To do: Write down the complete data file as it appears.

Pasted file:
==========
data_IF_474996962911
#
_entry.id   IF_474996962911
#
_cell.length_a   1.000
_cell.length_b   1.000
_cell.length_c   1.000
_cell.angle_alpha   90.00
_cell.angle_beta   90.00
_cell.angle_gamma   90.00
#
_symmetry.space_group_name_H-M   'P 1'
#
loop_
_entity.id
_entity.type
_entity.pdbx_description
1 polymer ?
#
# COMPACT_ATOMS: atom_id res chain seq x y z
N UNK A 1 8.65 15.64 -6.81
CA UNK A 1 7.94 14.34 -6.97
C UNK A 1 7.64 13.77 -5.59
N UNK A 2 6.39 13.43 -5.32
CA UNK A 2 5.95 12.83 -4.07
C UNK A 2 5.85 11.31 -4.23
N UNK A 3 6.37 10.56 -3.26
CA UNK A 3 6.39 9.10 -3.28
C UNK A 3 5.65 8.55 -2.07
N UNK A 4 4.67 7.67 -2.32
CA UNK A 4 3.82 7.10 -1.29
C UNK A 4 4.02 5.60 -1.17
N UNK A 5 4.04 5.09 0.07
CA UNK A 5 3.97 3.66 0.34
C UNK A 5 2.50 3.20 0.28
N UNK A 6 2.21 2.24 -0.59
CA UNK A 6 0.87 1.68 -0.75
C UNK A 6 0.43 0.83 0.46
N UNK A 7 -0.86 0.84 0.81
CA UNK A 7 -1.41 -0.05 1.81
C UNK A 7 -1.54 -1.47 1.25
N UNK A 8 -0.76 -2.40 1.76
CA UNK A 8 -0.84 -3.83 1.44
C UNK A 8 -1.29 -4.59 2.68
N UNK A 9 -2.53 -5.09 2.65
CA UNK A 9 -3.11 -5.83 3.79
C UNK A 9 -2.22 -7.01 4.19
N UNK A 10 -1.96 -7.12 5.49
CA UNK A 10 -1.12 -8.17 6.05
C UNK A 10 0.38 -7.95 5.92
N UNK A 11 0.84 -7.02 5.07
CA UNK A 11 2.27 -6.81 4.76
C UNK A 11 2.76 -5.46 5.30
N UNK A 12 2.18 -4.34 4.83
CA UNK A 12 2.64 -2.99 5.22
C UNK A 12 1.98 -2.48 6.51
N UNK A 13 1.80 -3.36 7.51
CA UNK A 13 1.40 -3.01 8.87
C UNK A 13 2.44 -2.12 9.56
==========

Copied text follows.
data_IF_474996962911
#
_entry.id   IF_474996962911
#
_cell.length_a   1.000
_cell.length_b   1.000
_cell.length_c   1.000
_cell.angle_alpha   90.00
_cell.angle_beta   90.00
_cell.angle_gamma   90.00
#
_symmetry.space_group_name_H-M   'P 1'
#
loop_
_entity.id
_entity.type
_entity.pdbx_description
1 polymer ?
#
# COMPACT_ATOMS: atom_id res chain seq x y z
N UNK A 1 8.65 15.64 -6.81
CA UNK A 1 7.94 14.34 -6.97
C UNK A 1 7.64 13.77 -5.59
N UNK A 2 6.39 13.43 -5.32
CA UNK A 2 5.95 12.83 -4.07
C UNK A 2 5.85 11.31 -4.23
N UNK A 3 6.37 10.56 -3.26
CA UNK A 3 6.39 9.10 -3.28
C UNK A 3 5.65 8.55 -2.07
N UNK A 4 4.67 7.67 -2.32
CA UNK A 4 3.82 7.10 -1.29
C UNK A 4 4.02 5.60 -1.17
N UNK A 5 4.04 5.09 0.07
CA UNK A 5 3.97 3.66 0.34
C UNK A 5 2.50 3.20 0.28
N UNK A 6 2.21 2.24 -0.59
CA UNK A 6 0.87 1.68 -0.75
C UNK A 6 0.43 0.83 0.46
N UNK A 7 -0.86 0.84 0.81
CA UNK A 7 -1.41 -0.05 1.81
C UNK A 7 -1.54 -1.47 1.25
N UNK A 8 -0.76 -2.40 1.76
CA UNK A 8 -0.84 -3.83 1.44
C UNK A 8 -1.29 -4.59 2.68
N UNK A 9 -2.53 -5.09 2.65
CA UNK A 9 -3.11 -5.83 3.79
C UNK A 9 -2.22 -7.01 4.19
N UNK A 10 -1.96 -7.12 5.49
CA UNK A 10 -1.12 -8.17 6.05
C UNK A 10 0.38 -7.95 5.92
N UNK A 11 0.84 -7.02 5.07
CA UNK A 11 2.27 -6.81 4.76
C UNK A 11 2.76 -5.46 5.30
N UNK A 12 2.18 -4.34 4.83
CA UNK A 12 2.64 -2.99 5.22
C UNK A 12 1.98 -2.48 6.51
N UNK A 13 1.80 -3.36 7.51
CA UNK A 13 1.40 -3.01 8.87
C UNK A 13 2.44 -2.12 9.56